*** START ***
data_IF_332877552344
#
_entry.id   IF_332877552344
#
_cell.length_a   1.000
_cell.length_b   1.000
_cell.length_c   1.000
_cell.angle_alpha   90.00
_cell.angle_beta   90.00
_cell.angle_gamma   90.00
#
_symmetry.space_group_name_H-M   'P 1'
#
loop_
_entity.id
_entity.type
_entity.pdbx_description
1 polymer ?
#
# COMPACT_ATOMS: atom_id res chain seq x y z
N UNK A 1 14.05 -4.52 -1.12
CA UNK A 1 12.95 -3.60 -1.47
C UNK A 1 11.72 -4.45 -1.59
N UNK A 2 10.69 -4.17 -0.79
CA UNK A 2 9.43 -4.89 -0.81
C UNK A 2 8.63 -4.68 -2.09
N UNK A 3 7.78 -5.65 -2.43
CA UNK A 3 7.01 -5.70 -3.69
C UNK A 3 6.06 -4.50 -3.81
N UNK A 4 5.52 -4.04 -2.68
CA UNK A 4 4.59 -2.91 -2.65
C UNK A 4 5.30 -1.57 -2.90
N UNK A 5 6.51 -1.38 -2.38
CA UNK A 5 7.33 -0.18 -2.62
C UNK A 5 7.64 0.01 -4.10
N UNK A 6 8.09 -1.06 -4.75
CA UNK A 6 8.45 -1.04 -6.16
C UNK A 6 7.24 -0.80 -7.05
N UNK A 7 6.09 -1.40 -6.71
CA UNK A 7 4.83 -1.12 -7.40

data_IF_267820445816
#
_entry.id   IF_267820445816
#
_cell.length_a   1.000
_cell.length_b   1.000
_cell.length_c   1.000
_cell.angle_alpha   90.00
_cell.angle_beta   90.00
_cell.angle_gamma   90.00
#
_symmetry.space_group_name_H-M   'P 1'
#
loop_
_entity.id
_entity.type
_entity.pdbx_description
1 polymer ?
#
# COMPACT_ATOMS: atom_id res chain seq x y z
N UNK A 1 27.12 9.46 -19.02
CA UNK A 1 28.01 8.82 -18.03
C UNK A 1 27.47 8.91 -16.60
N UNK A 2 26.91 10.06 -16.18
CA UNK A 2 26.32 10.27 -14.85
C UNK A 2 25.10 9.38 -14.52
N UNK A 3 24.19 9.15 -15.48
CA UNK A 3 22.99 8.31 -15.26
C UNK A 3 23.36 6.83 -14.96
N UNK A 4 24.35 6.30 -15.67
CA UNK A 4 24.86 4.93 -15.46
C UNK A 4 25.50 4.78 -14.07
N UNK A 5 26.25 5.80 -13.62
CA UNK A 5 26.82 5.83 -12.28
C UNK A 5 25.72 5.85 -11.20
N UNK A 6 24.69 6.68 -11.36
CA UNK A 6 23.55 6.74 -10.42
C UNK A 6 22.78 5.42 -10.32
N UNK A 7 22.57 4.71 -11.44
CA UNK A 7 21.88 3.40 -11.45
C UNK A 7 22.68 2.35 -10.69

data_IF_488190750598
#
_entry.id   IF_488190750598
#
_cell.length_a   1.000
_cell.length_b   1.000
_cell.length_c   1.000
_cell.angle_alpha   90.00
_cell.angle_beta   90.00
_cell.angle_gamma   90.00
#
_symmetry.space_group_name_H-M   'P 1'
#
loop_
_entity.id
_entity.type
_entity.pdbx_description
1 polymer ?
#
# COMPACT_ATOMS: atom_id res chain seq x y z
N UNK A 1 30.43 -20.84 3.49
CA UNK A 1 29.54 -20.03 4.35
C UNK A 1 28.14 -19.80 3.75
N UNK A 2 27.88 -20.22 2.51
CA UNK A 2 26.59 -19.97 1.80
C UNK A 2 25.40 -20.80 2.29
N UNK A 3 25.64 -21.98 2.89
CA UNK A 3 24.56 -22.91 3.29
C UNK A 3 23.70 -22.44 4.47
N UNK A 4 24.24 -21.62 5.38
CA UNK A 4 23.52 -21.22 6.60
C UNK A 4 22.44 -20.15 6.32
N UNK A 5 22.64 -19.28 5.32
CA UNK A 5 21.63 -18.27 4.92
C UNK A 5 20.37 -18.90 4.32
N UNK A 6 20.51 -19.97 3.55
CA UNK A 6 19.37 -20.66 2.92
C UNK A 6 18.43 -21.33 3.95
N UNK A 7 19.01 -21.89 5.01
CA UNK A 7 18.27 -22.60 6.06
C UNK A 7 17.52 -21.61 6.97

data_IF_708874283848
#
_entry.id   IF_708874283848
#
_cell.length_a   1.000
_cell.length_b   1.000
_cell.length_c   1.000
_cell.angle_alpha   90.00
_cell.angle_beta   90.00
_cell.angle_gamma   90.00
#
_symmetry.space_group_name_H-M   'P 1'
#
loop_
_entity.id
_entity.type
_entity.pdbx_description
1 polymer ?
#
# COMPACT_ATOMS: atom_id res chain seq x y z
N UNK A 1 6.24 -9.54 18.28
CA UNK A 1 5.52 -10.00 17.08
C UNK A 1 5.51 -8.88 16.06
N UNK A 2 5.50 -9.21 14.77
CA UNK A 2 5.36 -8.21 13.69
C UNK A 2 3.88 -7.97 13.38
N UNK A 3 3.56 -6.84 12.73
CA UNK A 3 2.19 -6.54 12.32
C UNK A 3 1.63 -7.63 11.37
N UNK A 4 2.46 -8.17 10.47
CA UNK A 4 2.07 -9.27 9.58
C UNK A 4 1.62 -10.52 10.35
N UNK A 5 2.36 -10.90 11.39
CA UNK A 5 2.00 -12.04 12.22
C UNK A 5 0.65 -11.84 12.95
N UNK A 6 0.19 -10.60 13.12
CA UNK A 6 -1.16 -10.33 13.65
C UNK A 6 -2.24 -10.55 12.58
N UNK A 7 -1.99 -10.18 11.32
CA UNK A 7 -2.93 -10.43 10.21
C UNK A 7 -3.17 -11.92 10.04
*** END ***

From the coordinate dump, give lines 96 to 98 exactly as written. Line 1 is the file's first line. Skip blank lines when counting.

_entity.id
_entity.type
_entity.pdbx_description